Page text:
Two days later Ratcliff was arrested at his residence in Livingston, Texas. A search of his residence uncovered two rifles and two boxes of cartridges. One of the rifles, a loaded .22 caliber semiautomatic, was found underneath Ratcliff's bed.


Ratcliff was charged with obstructing a proceeding of the IRS in violation of 18 U.S.C. Sec. 1505, and interfering with the administration of the internal revenue laws in violation of 26 U.S.C. Sec. 7212(a). On February 7, 1985, the grand jury returned a four-count indictment: two counts based on the threatening telephone call to officer Hunka and two counts based on the monitored telephone call to Ratcliff. Ratcliff's case was tried before the Honorable Carl O. Bue, Jr., on May 19, 1986. A unanimous jury convicted Ratcliff of the two counts based on the recorded telephone conversation; Ratcliff was found not guilty of the remaining two counts. Ratcliff now appeals.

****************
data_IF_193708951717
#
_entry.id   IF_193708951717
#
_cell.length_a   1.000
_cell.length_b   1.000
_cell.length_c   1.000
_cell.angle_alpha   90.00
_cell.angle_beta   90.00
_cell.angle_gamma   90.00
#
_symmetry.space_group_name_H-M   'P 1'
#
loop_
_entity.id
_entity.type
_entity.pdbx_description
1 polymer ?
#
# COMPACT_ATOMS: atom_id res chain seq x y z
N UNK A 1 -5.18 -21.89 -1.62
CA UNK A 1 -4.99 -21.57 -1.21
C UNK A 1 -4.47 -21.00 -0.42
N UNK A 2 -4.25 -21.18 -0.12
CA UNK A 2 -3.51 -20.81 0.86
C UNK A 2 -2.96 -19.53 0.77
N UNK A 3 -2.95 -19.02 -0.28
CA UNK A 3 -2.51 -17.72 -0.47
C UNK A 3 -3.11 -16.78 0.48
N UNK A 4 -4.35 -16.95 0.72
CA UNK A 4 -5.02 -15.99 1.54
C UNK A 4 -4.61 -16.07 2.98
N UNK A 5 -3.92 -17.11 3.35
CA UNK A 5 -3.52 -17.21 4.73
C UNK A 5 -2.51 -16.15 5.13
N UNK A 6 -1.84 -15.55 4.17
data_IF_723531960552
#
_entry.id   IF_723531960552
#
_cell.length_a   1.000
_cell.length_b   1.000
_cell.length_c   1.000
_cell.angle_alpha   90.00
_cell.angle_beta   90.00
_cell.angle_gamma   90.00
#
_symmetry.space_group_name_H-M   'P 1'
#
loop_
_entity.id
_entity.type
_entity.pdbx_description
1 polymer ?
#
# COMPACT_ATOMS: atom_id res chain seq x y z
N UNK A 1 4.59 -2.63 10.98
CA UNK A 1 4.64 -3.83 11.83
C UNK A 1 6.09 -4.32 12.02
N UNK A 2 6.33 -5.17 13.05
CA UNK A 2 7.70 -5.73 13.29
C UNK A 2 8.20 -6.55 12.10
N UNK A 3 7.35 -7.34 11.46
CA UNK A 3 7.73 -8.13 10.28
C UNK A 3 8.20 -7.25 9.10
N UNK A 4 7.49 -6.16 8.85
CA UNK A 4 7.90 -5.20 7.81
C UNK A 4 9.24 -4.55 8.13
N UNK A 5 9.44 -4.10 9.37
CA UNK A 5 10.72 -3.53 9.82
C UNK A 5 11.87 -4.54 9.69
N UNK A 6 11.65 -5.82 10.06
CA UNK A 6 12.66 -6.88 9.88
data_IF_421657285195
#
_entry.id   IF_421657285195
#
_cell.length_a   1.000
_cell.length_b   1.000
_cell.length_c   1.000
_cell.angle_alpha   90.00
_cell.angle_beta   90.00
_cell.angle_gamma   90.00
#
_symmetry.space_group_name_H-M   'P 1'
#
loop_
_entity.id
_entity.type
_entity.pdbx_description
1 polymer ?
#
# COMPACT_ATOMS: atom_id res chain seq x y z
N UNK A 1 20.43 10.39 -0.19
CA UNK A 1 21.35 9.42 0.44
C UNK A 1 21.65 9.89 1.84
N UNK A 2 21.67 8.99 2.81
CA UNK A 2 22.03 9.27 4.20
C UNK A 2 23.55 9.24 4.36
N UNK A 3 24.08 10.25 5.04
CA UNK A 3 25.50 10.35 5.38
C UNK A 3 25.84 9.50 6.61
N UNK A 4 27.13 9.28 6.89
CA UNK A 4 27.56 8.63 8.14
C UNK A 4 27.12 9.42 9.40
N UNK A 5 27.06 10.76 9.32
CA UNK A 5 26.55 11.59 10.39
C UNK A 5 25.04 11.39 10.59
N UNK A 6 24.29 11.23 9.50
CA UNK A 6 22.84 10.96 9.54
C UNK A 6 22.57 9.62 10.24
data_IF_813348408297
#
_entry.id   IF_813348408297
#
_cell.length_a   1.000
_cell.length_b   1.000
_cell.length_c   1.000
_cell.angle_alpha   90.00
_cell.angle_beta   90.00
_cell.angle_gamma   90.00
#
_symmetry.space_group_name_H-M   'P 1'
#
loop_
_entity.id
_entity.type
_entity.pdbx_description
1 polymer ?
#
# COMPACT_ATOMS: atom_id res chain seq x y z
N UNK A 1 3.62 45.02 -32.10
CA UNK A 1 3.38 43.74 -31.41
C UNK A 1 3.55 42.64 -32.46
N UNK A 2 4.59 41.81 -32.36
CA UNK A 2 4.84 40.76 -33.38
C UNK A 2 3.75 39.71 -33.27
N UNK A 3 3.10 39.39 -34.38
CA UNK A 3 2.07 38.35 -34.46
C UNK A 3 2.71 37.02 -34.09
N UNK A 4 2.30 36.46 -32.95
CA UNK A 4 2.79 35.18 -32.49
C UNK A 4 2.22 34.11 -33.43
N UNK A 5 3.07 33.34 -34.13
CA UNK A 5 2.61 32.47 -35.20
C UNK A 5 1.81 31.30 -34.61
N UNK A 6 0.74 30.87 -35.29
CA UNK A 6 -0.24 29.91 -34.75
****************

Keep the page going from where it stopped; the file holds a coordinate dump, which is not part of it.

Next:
A. Motion for Recusal


Ratcliff first complains that Judge Bue should have recused himself because he presided over a previous "civil rights removal action" involving Ratcliff. Ratcliff does not identify the nature of the action or why it would have presented a conflict for Judge Bue. The claim has no merit: a judge is not considered biased simply because he presided over a defendant in an unrelated previous case. The bias must derive from an extrajudicial source. United States v. Harrelson, 754 F.2d 1153, 1165 (5th Cir.1985), cert. denied, --- U.S. ----, 106 S.Ct. 277, 88 L.Ed.2d 241 (1985).

B. Denial of Various Discovery Requests


Ratcliff next complains that the trial court erred by denying his discovery request for all records and investigative reports substantiating that he owed back taxes. Ratcliff claims he needed these records to show that the IRS fabricated the charge that Ratcliff threatened to "blow [Hamilton] to pieces." The claim is meritless. Not only does the trial court have broad discretion over discovery orders, Sanders v. Shell Oil Company, 678 F.2d 614 (5th Cir.1982), but the validity of the tax liability was not relevant to the charges against Ratcliff.